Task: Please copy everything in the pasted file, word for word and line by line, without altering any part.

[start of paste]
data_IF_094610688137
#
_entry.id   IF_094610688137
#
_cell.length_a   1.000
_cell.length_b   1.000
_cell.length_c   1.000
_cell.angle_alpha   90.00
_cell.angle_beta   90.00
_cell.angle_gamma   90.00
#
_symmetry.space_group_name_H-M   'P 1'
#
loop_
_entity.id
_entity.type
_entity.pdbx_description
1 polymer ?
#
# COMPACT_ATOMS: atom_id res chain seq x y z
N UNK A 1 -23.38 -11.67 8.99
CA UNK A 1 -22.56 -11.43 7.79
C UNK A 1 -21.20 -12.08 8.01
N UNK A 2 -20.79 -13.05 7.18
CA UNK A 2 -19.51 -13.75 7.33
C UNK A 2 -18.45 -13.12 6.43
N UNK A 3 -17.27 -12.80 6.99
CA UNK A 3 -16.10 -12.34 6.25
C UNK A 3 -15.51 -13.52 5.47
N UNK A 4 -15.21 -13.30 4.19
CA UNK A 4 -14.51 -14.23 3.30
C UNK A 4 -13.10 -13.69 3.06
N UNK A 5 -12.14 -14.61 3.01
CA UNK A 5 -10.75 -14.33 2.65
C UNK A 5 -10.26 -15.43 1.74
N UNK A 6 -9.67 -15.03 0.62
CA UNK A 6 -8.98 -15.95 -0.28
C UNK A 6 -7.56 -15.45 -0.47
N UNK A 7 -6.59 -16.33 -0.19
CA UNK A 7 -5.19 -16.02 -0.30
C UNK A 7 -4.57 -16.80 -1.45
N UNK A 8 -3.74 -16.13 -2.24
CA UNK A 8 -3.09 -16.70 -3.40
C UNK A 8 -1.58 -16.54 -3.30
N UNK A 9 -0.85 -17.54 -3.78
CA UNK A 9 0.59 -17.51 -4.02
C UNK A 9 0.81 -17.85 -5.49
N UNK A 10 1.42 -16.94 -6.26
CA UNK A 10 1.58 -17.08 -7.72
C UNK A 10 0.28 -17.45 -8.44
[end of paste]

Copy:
data_IF_094610688137
#
_entry.id   IF_094610688137
#
_cell.length_a   1.000
_cell.length_b   1.000
_cell.length_c   1.000
_cell.angle_alpha   90.00
_cell.angle_beta   90.00
_cell.angle_gamma   90.00
#
_symmetry.space_group_name_H-M   'P 1'
#
loop_
_entity.id
_entity.type
_entity.pdbx_description
1 polymer ?
#
# COMPACT_ATOMS: atom_id res chain seq x y z
N UNK A 1 -23.38 -11.67 8.99
CA UNK A 1 -22.56 -11.43 7.79
C UNK A 1 -21.20 -12.08 8.01
N UNK A 2 -20.79 -13.05 7.18
CA UNK A 2 -19.51 -13.75 7.33
C UNK A 2 -18.45 -13.12 6.43
N UNK A 3 -17.27 -12.80 6.99
CA UNK A 3 -16.10 -12.34 6.25
C UNK A 3 -15.51 -13.52 5.47
N UNK A 4 -15.21 -13.30 4.19
CA UNK A 4 -14.51 -14.23 3.30
C UNK A 4 -13.10 -13.69 3.06
N UNK A 5 -12.14 -14.61 3.01
CA UNK A 5 -10.75 -14.33 2.65
C UNK A 5 -10.26 -15.43 1.74
N UNK A 6 -9.67 -15.03 0.62
CA UNK A 6 -8.98 -15.95 -0.28
C UNK A 6 -7.56 -15.45 -0.47
N UNK A 7 -6.59 -16.33 -0.19
CA UNK A 7 -5.19 -16.02 -0.30
C UNK A 7 -4.57 -16.80 -1.45
N UNK A 8 -3.74 -16.13 -2.24
CA UNK A 8 -3.09 -16.70 -3.40
C UNK A 8 -1.58 -16.54 -3.30
N UNK A 9 -0.85 -17.54 -3.78
CA UNK A 9 0.59 -17.51 -4.02
C UNK A 9 0.81 -17.85 -5.49
N UNK A 10 1.42 -16.94 -6.26
CA UNK A 10 1.58 -17.08 -7.72
C UNK A 10 0.28 -17.45 -8.44